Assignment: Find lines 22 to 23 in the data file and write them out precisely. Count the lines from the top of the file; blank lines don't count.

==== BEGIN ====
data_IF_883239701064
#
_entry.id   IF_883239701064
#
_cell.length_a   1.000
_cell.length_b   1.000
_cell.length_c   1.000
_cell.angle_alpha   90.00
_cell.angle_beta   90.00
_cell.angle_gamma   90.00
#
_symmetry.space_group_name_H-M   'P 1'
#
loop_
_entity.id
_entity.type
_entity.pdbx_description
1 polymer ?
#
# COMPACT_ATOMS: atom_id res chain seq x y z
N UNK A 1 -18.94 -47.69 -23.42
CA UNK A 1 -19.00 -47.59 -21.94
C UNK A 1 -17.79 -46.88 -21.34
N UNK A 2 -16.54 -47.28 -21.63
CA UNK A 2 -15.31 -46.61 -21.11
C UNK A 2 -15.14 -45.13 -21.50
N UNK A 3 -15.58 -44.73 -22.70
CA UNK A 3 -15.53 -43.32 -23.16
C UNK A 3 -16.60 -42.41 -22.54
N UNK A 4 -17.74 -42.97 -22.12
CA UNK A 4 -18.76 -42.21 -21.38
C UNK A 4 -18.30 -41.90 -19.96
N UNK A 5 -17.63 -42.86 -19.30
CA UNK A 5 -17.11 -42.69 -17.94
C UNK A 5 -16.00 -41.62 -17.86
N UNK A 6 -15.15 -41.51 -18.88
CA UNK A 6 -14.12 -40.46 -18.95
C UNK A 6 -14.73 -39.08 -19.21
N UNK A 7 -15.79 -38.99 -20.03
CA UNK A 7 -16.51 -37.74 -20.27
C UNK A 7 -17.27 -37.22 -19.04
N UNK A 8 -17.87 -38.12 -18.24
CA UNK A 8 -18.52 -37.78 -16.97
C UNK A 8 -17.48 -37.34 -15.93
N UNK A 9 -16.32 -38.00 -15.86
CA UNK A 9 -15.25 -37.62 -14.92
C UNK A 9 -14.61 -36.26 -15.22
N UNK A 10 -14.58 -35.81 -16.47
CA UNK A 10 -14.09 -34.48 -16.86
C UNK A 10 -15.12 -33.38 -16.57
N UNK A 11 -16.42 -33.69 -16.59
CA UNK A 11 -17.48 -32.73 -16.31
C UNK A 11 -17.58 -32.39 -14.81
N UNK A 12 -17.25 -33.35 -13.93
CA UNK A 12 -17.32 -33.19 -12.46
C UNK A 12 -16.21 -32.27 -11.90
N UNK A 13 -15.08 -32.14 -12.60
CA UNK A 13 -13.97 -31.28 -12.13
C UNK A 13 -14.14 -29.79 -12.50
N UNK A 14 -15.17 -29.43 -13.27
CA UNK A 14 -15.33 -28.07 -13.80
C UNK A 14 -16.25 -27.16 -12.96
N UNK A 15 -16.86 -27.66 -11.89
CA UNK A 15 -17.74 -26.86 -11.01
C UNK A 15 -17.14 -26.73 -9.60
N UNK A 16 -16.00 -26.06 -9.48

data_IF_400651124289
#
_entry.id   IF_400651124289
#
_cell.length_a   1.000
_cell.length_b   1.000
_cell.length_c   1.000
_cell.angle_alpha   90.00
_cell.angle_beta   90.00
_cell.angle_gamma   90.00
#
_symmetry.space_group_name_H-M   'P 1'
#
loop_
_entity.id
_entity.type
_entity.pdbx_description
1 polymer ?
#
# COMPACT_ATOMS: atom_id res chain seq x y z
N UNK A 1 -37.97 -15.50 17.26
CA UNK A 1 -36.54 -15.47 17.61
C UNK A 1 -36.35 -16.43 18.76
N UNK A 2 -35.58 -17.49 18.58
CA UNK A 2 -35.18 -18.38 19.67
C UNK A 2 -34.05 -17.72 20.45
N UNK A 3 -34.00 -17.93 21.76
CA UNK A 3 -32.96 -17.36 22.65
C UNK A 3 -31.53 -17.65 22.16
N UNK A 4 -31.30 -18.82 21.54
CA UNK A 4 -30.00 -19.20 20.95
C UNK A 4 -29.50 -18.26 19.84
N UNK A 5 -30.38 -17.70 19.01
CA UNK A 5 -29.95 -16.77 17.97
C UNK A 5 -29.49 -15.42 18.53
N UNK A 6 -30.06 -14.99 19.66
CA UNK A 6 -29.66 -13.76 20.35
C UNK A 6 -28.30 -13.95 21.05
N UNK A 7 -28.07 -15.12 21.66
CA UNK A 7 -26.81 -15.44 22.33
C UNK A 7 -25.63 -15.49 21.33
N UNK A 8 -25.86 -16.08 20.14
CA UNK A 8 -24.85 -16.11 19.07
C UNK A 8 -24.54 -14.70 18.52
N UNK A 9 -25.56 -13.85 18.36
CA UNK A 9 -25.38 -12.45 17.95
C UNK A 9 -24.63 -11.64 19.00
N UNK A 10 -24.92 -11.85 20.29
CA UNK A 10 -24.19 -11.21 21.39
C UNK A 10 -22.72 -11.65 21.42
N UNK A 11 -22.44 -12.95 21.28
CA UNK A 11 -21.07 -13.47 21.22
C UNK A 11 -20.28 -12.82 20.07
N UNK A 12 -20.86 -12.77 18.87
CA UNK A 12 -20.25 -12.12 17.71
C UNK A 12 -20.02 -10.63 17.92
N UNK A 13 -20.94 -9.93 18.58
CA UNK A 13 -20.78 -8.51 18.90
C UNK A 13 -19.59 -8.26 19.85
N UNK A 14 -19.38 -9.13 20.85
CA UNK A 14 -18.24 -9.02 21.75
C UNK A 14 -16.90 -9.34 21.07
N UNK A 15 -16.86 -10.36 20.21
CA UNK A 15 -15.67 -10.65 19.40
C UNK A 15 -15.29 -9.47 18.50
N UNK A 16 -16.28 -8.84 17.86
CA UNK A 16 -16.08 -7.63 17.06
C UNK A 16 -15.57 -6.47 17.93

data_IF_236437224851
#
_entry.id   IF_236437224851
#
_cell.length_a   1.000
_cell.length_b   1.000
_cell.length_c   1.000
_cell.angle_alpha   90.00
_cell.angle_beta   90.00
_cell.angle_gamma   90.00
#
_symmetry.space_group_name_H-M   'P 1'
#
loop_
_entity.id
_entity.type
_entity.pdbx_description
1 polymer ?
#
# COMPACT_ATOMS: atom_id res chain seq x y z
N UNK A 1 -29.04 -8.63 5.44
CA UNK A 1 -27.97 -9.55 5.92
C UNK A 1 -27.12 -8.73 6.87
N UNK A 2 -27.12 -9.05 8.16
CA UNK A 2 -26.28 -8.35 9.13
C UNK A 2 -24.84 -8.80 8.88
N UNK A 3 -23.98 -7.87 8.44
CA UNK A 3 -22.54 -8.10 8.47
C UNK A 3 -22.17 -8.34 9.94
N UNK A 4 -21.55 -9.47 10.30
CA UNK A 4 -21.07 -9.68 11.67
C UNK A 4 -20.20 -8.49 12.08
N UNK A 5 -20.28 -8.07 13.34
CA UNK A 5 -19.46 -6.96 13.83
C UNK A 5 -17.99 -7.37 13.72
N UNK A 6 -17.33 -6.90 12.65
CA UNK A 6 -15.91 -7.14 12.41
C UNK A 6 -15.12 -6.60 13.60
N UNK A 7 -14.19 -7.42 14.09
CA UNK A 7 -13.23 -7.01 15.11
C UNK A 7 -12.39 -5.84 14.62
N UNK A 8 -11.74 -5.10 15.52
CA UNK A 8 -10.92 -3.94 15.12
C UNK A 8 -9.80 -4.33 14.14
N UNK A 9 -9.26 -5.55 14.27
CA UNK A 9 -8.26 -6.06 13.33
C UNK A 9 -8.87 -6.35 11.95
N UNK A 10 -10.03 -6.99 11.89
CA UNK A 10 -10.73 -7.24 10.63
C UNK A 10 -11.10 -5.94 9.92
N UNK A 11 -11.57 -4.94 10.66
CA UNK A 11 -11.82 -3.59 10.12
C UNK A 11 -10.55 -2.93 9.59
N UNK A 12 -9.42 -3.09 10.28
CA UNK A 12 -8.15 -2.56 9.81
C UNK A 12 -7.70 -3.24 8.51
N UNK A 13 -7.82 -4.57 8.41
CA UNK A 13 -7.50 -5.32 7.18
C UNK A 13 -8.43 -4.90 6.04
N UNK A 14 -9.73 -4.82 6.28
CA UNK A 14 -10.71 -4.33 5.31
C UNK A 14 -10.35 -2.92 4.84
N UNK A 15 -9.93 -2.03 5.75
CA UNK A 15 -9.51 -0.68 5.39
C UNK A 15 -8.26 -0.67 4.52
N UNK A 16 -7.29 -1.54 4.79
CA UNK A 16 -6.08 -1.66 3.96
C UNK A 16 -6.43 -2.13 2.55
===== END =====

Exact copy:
CA UNK A 1 -19.00 -47.59 -21.94
C UNK A 1 -17.79 -46.88 -21.34